Republicans have also said that the current four-four balance of Republican and Democratic appointees on the court shouldn't be upset. In fact, readjusting the party-of-appointing president balance has been a goal of Democratic and Republican presidents. That helps explain why the Senate refused to confirm two of Clinton's five nominees to the D.C. Circuit and two of Bush's six nominees.

It's hard to say how this battle will end. The obvious solution is to confirm the three nominees and then urge the judiciary itself to come up with a reliable way to compare the workload of the courts of appeals, as it has for district courts. If it shows that the D.C. Circuit can do its work with eight judgeships, Congress can shift the next three vacancies as they occur (three of the active judges are eligible to retire and either have reached 70 years of age or soon will).

Obvious, though, doesn't mean likely. Instead, Democrats moved Thursday to take away the Republicans' ability to use filibusters to block lower court nominations. The D.C. three will probably get confirmed -- but at a cost. Some, even while acknowledging filibuster abuse by both sides, think abolishing filibusters will harm the Senate in the long run, to say nothing of the strain it will put on already frayed relations.

The elimination of the filibuster impedes the ability of Senate Republicans to block more Obama appellate nominees. The balance among active judges on those courts when Obama took office was 60-40 Republican-to-Democratic appointees. It's now at 50-50, and Republicans were likely trying to keep it there.

One unlikely result from this battle is any expansion of Grassley's efforts to "reallocate" appellate judgeships. Only one appellate court has lost a judgeship to another circuit -- the 2007 transfer of a D.C. Circuit vacancy to the Ninth Circuit, effective January 20, 2009. The D.C. Circuit would lose more under his bill, and it's no coincidence that it's the only court without a (patronage-protecting) Senate delegation.

Follow @CNNOpinion on Twitter.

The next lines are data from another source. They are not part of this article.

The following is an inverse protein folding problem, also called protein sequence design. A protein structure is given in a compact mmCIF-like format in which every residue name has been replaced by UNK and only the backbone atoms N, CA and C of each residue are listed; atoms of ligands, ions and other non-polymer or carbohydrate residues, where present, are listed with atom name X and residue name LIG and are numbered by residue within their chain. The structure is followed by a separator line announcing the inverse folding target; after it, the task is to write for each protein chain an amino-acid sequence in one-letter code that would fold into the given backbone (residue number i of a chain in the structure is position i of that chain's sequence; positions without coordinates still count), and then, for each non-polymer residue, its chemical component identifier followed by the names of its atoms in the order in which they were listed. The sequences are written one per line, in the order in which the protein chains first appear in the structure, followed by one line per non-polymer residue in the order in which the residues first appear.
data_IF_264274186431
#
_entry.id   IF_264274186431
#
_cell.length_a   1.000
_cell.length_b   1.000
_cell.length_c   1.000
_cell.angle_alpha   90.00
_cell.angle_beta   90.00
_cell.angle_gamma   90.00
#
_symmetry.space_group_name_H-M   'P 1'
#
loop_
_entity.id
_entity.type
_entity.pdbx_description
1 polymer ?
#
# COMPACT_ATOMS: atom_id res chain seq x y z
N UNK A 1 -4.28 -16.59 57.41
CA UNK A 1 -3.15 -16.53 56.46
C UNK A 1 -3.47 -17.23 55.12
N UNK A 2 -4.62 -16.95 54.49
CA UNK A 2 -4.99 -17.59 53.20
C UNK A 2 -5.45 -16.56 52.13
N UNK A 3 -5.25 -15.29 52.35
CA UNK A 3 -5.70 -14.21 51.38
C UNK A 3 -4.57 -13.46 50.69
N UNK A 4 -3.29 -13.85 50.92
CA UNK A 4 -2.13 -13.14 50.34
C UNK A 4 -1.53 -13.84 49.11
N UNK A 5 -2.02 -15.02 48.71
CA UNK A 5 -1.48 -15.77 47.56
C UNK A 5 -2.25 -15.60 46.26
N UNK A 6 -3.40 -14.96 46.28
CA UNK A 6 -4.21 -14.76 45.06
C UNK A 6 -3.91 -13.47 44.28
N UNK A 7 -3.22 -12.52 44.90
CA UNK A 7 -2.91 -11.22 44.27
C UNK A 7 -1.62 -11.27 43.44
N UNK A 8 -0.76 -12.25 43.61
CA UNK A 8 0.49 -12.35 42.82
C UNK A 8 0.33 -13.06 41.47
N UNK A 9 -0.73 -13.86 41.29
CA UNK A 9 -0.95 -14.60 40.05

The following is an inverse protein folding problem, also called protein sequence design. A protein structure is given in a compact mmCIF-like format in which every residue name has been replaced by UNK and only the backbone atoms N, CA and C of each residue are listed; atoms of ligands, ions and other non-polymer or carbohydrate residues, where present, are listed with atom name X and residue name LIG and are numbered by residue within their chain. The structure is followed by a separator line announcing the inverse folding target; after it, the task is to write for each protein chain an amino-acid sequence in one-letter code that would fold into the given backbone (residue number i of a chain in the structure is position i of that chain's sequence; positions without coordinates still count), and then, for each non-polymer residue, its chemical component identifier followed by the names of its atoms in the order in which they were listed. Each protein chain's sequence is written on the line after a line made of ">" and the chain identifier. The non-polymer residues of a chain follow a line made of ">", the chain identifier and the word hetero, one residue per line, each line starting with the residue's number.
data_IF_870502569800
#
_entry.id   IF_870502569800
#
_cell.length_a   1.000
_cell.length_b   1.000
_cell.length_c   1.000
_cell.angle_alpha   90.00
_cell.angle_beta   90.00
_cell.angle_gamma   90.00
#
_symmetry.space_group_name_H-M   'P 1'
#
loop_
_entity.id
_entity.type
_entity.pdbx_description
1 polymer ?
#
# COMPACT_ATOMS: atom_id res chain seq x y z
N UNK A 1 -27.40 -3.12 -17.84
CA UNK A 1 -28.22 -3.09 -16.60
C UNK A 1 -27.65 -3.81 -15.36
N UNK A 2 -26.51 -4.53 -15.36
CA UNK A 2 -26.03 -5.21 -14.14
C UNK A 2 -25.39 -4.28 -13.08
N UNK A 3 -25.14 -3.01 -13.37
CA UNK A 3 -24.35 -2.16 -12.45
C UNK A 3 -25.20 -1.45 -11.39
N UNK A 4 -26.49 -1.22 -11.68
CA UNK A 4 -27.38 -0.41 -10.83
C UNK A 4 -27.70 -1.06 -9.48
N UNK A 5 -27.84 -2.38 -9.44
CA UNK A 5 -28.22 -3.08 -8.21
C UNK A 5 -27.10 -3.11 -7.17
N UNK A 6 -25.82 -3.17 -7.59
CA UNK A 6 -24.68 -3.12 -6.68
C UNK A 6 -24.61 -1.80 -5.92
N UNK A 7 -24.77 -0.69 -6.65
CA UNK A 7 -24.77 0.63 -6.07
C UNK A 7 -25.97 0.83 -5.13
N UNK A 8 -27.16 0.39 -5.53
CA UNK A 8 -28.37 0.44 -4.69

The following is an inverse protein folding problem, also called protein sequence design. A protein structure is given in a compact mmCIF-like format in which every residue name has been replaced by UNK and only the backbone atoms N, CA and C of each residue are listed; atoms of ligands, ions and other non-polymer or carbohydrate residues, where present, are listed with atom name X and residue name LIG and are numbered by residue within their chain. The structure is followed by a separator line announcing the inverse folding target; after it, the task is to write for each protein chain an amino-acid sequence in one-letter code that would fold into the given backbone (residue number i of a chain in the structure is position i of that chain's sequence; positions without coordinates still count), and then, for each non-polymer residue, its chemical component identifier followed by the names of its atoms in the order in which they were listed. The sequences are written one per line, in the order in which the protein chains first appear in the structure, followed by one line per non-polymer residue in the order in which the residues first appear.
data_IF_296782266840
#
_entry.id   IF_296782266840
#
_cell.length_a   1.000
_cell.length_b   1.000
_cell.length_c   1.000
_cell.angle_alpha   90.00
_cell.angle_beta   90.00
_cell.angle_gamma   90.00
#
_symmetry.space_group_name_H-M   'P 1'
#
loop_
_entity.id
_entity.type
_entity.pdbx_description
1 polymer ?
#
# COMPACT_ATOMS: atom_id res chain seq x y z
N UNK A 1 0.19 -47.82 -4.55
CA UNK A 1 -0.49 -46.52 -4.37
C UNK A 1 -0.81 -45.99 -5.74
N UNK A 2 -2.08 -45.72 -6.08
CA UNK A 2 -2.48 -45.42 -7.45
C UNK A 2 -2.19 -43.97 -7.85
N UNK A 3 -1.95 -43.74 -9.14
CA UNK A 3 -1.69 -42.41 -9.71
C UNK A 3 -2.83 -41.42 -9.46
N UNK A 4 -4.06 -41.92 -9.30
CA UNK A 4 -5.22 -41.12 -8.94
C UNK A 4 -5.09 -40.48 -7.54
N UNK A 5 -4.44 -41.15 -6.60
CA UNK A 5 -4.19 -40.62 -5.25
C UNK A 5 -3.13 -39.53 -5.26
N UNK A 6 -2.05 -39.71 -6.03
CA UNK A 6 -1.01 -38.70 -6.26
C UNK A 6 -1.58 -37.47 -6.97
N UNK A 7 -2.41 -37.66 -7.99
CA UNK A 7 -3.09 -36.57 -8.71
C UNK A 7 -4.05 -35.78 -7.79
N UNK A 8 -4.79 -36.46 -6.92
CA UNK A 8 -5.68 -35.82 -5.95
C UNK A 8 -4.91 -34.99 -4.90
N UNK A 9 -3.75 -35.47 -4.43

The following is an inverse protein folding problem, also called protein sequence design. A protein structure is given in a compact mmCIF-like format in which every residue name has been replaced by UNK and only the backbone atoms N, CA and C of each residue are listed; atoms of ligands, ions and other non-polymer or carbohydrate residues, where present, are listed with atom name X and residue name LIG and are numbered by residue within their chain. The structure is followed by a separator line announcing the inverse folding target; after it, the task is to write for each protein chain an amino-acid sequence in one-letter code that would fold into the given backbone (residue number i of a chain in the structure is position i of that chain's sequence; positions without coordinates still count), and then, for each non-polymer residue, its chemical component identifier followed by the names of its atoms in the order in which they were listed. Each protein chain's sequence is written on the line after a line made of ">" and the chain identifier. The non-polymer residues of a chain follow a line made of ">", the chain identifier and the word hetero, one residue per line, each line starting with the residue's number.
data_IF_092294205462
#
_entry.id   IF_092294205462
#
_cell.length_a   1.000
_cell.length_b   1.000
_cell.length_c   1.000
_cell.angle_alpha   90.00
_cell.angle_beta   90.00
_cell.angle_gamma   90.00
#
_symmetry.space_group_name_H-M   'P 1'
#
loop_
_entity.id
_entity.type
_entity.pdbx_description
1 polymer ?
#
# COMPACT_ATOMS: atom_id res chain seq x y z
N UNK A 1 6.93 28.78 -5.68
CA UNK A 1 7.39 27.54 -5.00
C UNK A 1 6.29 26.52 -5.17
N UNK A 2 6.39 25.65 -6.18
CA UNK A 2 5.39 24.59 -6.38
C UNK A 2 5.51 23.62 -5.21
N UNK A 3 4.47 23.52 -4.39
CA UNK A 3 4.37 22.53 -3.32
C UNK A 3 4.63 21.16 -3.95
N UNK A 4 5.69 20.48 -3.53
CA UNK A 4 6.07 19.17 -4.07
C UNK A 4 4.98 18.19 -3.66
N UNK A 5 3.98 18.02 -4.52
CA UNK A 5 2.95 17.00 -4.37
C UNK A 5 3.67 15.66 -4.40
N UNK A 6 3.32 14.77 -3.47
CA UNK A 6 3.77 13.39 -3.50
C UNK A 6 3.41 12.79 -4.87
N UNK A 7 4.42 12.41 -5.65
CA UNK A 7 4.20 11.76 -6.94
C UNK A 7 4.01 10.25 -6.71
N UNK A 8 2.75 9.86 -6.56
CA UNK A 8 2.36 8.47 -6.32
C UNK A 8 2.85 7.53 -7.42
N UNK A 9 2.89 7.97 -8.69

Join us at Facebook/CNNOpinion.

The opinions expressed in this commentary are solely those of Russell Wheeler.

ADVERTISEMENT
Part of complete coverage on
updated 4:06 PM EDT, Tue October 21, 2014
Timothy Stanley says Lewinsky is shamelessly playing the victim in her affair with Bill Clinton, humiliating Hillary Clinton again and aiding her critics
updated 9:02 PM EDT, Mon October 20, 2014
Imagine being rescued from modern slavery, only to be charged with a crime, writes John Sutter
updated 12:00 PM EDT, Tue October 21, 2014
Tidal flooding used to be a relatively rare occurrence along the East Coast. Not anymore, write Melanie Fitzpatrick and Erika Spanger-Siegfried.
updated 7:35 AM EDT, Tue October 21, 2014
Carol Costello says activists, writers, politicians have begun discussing their abortions. But will that new approach make a difference on an old battleground?
updated 9:12 AM EDT, Tue October 21, 2014
Sigrid Fry-Revere says the National Organ Transplant Act has caused more Americans to die waiting for an organ than died in both World Wars, Korea, Vietnam, Afghanistan and Iraq
updated 2:51 PM EDT, Tue October 21, 2014
Crystal Wright says racist remarks like those made by black Republican actress Stacey Dash do nothing to get blacks to join the GOP
updated 6:07 PM EDT, Tue October 21, 2014
Mel Robbins says by telling her story, Monica Lewinsky offers a lesson in confronting humiliating mistakes while keeping her head held high
updated 9:29 AM EDT, Mon October 20, 2014
Cornell Belcher says the story of the "tea party wave" in 2010 was bogus; it was an election determined by ebbing Democratic turnout
updated 4:12 PM EDT, Mon October 20, 2014
Les Abend says pilots want protocols, preparation and checklists for all contingencies; at the moment, controlling a deadly disease is out of their comfort zone
updated 11:36 PM EDT, Sun October 19, 2014
David Weinberger says an online controversy that snowballed from a misogynist attack by gamers into a culture war is a preview of the way news is handled in a world of hashtag-fueled scandal
updated 8:23 AM EDT, Mon October 20, 2014
Julian Zelizer says Paul Krugman makes some good points in his defense of President Obama but is premature in calling him one of the most successful presidents.
updated 10:21 PM EDT, Sun October 19, 2014
Conservatives can't bash and slash government and then suddenly act surprised if government isn't there when we need it, writes Sally Kohn
updated 8:28 AM EDT, Mon October 20, 2014